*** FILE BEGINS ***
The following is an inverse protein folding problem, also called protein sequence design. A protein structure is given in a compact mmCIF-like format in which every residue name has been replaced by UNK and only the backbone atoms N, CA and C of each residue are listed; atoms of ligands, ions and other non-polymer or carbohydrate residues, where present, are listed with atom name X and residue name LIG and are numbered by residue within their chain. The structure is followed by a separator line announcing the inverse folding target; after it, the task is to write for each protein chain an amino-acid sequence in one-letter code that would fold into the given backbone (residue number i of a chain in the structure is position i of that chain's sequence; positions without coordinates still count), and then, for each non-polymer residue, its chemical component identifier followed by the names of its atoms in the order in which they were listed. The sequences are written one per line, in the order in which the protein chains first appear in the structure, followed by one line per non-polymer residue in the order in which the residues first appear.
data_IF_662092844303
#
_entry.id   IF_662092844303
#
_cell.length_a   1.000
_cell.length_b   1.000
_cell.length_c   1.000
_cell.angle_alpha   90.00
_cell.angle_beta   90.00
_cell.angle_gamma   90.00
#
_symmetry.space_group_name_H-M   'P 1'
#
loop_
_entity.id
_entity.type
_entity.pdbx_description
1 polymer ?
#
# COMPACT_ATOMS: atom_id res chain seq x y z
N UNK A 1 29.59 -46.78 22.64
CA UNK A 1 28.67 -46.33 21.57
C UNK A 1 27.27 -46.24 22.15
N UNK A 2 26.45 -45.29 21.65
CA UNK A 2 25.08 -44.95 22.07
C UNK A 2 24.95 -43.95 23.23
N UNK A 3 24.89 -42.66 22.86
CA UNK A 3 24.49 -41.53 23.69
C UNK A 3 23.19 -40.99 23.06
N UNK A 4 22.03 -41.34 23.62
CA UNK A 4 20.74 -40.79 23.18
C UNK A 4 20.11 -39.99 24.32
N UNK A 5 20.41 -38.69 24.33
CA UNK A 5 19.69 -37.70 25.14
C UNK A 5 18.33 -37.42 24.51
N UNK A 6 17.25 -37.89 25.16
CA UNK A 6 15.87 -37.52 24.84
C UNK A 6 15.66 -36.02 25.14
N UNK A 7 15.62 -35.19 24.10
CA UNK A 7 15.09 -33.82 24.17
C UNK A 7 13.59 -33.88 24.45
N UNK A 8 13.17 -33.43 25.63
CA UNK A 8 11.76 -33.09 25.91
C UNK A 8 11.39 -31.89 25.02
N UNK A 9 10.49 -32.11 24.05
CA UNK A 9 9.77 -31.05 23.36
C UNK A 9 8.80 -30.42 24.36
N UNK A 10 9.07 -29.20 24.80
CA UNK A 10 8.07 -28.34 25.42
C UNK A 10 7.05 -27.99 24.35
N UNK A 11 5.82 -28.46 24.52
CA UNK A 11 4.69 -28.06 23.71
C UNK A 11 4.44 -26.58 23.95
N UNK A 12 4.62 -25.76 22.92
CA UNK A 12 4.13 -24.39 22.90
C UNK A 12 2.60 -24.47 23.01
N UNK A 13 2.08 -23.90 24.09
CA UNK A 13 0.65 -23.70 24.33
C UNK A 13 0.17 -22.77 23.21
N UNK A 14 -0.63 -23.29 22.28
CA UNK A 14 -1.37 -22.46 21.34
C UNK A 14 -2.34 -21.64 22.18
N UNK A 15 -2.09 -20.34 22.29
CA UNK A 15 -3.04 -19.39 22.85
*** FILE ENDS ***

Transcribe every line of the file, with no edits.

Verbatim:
The following is an inverse protein folding problem, also called protein sequence design. A protein structure is given in a compact mmCIF-like format in which every residue name has been replaced by UNK and only the backbone atoms N, CA and C of each residue are listed; atoms of ligands, ions and other non-polymer or carbohydrate residues, where present, are listed with atom name X and residue name LIG and are numbered by residue within their chain. The structure is followed by a separator line announcing the inverse folding target; after it, the task is to write for each protein chain an amino-acid sequence in one-letter code that would fold into the given backbone (residue number i of a chain in the structure is position i of that chain's sequence; positions without coordinates still count), and then, for each non-polymer residue, its chemical component identifier followed by the names of its atoms in the order in which they were listed. The sequences are written one per line, in the order in which the protein chains first appear in the structure, followed by one line per non-polymer residue in the order in which the residues first appear.
data_IF_662092844303
#
_entry.id   IF_662092844303
#
_cell.length_a   1.000
_cell.length_b   1.000
_cell.length_c   1.000
_cell.angle_alpha   90.00
_cell.angle_beta   90.00
_cell.angle_gamma   90.00
#
_symmetry.space_group_name_H-M   'P 1'
#
loop_
_entity.id
_entity.type
_entity.pdbx_description
1 polymer ?
#
# COMPACT_ATOMS: atom_id res chain seq x y z
N UNK A 1 29.59 -46.78 22.64
CA UNK A 1 28.67 -46.33 21.57
C UNK A 1 27.27 -46.24 22.15
N UNK A 2 26.45 -45.29 21.65
CA UNK A 2 25.08 -44.95 22.07
C UNK A 2 24.95 -43.95 23.23
N UNK A 3 24.89 -42.66 22.86
CA UNK A 3 24.49 -41.53 23.69
C UNK A 3 23.19 -40.99 23.06
N UNK A 4 22.03 -41.34 23.62
CA UNK A 4 20.74 -40.79 23.18
C UNK A 4 20.11 -39.99 24.32
N UNK A 5 20.41 -38.69 24.33
CA UNK A 5 19.69 -37.70 25.14
C UNK A 5 18.33 -37.42 24.51
N UNK A 6 17.25 -37.89 25.16
CA UNK A 6 15.87 -37.52 24.84
C UNK A 6 15.66 -36.02 25.14
N UNK A 7 15.62 -35.19 24.10
CA UNK A 7 15.09 -33.82 24.17
C UNK A 7 13.59 -33.88 24.45
N UNK A 8 13.17 -33.43 25.63
CA UNK A 8 11.76 -33.09 25.91
C UNK A 8 11.39 -31.89 25.02
N UNK A 9 10.49 -32.11 24.05
CA UNK A 9 9.77 -31.05 23.36
C UNK A 9 8.80 -30.42 24.36
N UNK A 10 9.07 -29.20 24.80
CA UNK A 10 8.07 -28.34 25.42
C UNK A 10 7.05 -27.99 24.35
N UNK A 11 5.82 -28.46 24.52
CA UNK A 11 4.69 -28.06 23.71
C UNK A 11 4.44 -26.58 23.95
N UNK A 12 4.62 -25.76 22.92
CA UNK A 12 4.13 -24.39 22.90
C UNK A 12 2.60 -24.47 23.01
N UNK A 13 2.08 -23.90 24.09
CA UNK A 13 0.65 -23.70 24.33
C UNK A 13 0.17 -22.77 23.21
N UNK A 14 -0.63 -23.29 22.28
CA UNK A 14 -1.37 -22.46 21.34
C UNK A 14 -2.34 -21.64 22.18
N UNK A 15 -2.09 -20.34 22.29
CA UNK A 15 -3.04 -19.39 22.85